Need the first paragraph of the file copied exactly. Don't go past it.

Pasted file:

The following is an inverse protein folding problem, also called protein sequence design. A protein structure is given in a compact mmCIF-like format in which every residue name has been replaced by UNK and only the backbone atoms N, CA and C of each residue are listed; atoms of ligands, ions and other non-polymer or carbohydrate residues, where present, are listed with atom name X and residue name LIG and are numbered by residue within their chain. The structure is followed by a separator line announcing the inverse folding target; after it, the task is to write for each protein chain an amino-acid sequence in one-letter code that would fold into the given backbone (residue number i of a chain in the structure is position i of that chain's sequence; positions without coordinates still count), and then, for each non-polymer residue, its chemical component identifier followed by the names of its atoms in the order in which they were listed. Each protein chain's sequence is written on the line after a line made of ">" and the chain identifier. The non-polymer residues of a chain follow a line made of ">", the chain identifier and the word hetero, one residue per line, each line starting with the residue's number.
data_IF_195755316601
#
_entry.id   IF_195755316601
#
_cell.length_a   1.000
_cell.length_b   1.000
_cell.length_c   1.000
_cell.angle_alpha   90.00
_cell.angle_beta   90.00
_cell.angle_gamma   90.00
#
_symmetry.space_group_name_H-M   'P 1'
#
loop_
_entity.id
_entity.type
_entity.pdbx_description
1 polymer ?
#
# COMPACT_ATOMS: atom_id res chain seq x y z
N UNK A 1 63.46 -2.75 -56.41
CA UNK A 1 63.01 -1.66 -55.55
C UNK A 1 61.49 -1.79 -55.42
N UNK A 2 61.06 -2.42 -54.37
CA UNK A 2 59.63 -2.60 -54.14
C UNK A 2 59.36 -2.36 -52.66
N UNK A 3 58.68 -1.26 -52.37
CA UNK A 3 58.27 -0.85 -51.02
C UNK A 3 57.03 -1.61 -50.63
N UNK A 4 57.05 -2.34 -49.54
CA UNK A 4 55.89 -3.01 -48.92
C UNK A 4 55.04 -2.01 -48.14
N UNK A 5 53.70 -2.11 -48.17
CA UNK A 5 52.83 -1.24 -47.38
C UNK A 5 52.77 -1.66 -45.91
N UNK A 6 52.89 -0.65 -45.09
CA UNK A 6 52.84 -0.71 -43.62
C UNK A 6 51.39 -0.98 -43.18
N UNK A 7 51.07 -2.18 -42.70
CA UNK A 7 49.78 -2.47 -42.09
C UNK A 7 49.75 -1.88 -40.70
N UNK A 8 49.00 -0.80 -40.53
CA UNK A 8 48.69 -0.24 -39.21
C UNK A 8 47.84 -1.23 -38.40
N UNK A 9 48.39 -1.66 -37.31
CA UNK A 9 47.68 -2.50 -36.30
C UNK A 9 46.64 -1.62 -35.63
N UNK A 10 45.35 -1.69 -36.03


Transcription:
The following is an inverse protein folding problem, also called protein sequence design. A protein structure is given in a compact mmCIF-like format in which every residue name has been replaced by UNK and only the backbone atoms N, CA and C of each residue are listed; atoms of ligands, ions and other non-polymer or carbohydrate residues, where present, are listed with atom name X and residue name LIG and are numbered by residue within their chain. The structure is followed by a separator line announcing the inverse folding target; after it, the task is to write for each protein chain an amino-acid sequence in one-letter code that would fold into the given backbone (residue number i of a chain in the structure is position i of that chain's sequence; positions without coordinates still count), and then, for each non-polymer residue, its chemical component identifier followed by the names of its atoms in the order in which they were listed. Each protein chain's sequence is written on the line after a line made of ">" and the chain identifier. The non-polymer residues of a chain follow a line made of ">", the chain identifier and the word hetero, one residue per line, each line starting with the residue's number.